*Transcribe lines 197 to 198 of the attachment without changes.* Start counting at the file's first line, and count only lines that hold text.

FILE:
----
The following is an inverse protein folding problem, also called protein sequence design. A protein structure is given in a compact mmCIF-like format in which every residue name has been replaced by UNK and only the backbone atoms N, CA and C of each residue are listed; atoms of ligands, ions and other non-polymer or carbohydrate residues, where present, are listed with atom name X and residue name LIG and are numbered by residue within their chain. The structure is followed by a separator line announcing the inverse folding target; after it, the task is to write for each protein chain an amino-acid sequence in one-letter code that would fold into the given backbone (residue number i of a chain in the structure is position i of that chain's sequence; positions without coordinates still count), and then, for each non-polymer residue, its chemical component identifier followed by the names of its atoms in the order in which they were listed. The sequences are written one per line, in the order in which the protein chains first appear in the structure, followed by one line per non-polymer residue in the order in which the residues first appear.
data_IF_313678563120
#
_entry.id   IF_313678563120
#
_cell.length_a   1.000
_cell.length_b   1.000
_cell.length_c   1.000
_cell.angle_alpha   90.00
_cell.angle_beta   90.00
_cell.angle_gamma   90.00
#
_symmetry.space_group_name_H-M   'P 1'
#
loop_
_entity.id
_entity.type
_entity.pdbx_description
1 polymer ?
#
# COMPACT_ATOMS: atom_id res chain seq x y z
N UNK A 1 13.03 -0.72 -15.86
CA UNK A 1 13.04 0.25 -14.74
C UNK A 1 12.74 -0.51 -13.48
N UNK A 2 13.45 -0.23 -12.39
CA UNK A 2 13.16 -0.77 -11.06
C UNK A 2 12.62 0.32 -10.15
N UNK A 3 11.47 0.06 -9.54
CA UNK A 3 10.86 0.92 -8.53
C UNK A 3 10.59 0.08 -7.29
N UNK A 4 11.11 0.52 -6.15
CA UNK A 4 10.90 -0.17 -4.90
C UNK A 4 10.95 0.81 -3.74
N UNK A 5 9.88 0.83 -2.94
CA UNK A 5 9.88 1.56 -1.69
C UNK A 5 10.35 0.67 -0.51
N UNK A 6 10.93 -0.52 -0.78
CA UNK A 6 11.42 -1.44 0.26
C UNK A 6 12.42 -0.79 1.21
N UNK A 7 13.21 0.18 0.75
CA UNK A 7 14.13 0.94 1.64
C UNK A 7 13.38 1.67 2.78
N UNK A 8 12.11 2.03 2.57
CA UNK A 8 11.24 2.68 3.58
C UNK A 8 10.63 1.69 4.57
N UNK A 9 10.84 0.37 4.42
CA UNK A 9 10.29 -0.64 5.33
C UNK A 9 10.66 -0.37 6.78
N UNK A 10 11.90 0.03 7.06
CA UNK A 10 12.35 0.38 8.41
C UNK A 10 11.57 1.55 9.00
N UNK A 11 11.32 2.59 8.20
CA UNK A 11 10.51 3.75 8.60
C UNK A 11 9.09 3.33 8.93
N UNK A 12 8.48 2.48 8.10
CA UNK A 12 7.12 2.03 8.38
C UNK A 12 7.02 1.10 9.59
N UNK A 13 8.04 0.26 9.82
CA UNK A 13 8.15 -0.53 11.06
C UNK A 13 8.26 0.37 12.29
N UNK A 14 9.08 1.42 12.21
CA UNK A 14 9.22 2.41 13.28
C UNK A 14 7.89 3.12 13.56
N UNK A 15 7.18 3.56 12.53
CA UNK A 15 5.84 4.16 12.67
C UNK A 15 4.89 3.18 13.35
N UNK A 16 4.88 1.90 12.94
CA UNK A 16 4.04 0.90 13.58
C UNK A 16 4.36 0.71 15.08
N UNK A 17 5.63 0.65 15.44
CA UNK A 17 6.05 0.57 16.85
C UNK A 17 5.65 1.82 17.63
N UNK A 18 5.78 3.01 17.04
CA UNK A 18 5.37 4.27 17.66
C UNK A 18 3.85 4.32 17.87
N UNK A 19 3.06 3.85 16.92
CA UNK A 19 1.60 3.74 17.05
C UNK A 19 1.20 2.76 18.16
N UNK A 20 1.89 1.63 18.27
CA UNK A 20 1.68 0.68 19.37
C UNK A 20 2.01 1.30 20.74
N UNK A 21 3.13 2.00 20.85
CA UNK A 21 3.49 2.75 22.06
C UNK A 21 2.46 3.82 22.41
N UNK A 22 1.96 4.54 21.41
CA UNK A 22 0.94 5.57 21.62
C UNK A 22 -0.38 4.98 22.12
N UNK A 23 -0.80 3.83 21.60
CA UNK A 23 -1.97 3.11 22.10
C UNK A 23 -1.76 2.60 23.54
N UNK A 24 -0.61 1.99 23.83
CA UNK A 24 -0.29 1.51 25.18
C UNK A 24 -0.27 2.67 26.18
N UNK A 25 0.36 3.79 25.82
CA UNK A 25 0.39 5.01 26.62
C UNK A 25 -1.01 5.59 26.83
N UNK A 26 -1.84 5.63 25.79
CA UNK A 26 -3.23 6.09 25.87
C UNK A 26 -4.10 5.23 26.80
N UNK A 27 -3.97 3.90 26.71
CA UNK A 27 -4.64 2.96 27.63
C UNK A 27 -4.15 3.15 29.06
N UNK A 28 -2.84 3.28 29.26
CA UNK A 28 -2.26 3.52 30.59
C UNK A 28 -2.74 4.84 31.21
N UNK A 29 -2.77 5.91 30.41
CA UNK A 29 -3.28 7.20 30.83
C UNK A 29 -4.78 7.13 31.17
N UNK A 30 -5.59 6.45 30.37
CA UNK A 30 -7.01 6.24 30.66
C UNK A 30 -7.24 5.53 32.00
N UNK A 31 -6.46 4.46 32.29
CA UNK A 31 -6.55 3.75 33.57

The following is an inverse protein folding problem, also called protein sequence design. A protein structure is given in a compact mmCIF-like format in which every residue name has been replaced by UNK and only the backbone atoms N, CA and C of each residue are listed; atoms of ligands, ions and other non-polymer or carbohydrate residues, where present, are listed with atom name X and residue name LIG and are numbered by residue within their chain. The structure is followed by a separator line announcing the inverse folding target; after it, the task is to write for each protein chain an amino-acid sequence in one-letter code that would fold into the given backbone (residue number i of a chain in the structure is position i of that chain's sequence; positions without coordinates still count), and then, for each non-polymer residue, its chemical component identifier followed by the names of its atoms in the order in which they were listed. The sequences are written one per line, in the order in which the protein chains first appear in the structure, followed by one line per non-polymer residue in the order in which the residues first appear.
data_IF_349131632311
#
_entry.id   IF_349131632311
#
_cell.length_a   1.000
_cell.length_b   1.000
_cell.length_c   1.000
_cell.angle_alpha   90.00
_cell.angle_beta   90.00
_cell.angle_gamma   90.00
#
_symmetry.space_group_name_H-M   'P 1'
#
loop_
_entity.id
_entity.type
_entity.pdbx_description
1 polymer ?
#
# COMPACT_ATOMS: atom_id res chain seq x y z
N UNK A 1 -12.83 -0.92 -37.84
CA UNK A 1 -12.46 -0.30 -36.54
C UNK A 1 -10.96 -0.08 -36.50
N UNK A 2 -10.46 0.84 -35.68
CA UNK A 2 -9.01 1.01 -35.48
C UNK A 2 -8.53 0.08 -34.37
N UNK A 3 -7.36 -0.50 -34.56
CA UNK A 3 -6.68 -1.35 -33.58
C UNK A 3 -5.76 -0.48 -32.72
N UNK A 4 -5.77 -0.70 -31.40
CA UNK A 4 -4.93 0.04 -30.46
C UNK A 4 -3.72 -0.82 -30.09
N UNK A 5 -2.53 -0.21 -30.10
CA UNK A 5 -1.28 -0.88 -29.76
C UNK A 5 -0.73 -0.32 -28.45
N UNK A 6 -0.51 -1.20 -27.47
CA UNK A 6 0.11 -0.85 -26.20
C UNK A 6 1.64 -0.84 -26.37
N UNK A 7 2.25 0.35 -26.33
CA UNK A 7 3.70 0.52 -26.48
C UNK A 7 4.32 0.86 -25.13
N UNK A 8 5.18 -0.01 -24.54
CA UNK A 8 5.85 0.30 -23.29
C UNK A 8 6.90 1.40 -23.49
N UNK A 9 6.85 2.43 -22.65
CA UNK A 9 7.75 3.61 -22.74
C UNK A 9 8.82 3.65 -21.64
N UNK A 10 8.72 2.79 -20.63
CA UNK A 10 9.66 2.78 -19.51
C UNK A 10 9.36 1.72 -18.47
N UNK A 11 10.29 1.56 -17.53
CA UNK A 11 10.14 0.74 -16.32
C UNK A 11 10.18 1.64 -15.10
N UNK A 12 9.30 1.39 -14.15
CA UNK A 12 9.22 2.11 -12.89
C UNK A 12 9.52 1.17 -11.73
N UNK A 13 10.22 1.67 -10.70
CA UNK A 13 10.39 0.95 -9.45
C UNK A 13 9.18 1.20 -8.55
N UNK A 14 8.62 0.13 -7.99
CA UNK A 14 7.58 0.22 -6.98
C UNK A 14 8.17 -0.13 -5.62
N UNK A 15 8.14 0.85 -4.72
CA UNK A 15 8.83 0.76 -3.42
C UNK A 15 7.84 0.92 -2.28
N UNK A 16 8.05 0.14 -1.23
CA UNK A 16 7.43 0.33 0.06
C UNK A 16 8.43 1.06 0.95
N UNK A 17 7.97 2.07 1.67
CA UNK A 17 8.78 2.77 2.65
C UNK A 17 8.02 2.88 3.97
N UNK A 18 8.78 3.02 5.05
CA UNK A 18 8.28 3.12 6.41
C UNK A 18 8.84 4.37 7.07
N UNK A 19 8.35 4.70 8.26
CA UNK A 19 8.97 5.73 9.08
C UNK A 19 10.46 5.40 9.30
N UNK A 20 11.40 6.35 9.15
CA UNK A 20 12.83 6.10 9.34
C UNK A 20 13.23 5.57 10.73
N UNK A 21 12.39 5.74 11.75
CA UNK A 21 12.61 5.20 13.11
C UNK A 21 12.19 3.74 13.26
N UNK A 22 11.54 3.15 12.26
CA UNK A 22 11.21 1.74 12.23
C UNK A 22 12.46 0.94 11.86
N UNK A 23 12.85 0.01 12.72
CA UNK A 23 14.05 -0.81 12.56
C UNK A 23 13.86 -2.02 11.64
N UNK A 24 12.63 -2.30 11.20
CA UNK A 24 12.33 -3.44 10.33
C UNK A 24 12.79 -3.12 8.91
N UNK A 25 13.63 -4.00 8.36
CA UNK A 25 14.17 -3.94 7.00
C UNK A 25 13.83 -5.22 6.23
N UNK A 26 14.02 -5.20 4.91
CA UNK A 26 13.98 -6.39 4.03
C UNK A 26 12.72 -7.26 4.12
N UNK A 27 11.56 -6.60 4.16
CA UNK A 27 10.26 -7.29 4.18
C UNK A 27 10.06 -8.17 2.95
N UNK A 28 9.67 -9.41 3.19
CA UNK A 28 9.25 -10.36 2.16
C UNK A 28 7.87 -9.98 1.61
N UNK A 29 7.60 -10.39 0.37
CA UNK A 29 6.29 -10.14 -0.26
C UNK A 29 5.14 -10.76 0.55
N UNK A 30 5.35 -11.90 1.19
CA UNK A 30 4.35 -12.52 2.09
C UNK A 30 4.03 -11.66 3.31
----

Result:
C UNK A 21 12.19 3.74 13.26
N UNK A 22 11.54 3.15 12.26